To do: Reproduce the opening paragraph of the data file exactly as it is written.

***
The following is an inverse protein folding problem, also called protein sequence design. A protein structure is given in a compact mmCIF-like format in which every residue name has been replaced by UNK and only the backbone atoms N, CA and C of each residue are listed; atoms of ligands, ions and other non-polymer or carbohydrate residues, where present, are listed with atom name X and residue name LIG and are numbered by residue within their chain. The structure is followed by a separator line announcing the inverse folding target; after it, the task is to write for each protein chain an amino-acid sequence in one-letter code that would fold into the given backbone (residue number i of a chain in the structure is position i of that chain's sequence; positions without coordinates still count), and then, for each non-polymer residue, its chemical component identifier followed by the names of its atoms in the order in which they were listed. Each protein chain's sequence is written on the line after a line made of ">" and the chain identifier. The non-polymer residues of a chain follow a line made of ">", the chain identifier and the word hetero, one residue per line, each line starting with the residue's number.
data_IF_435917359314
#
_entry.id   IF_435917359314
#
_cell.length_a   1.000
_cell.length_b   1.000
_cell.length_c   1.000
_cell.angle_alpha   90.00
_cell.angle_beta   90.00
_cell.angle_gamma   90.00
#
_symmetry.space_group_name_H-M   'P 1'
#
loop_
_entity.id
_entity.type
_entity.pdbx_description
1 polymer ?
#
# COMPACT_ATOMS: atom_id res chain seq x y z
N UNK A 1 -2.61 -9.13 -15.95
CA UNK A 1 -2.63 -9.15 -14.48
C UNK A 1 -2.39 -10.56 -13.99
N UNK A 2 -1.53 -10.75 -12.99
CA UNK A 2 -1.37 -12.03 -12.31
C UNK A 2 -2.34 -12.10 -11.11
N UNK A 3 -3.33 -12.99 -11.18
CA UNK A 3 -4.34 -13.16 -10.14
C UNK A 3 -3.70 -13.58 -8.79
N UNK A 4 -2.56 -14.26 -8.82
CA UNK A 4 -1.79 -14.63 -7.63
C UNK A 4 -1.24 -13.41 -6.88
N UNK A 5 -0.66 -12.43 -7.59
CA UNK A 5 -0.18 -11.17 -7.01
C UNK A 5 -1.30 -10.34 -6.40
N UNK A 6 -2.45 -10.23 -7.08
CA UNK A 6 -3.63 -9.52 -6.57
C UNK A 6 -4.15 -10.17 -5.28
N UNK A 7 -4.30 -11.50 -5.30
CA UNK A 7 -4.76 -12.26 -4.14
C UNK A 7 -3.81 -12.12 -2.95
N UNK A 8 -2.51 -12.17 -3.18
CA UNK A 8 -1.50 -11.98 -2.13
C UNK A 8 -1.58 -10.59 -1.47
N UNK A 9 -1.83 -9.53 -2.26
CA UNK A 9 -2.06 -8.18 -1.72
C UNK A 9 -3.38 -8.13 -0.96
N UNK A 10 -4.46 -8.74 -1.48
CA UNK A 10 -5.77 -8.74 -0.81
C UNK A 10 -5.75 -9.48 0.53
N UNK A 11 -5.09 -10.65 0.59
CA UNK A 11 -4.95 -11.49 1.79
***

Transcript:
The following is an inverse protein folding problem, also called protein sequence design. A protein structure is given in a compact mmCIF-like format in which every residue name has been replaced by UNK and only the backbone atoms N, CA and C of each residue are listed; atoms of ligands, ions and other non-polymer or carbohydrate residues, where present, are listed with atom name X and residue name LIG and are numbered by residue within their chain. The structure is followed by a separator line announcing the inverse folding target; after it, the task is to write for each protein chain an amino-acid sequence in one-letter code that would fold into the given backbone (residue number i of a chain in the structure is position i of that chain's sequence; positions without coordinates still count), and then, for each non-polymer residue, its chemical component identifier followed by the names of its atoms in the order in which they were listed. Each protein chain's sequence is written on the line after a line made of ">" and the chain identifier. The non-polymer residues of a chain follow a line made of ">", the chain identifier and the word hetero, one residue per line, each line starting with the residue's number.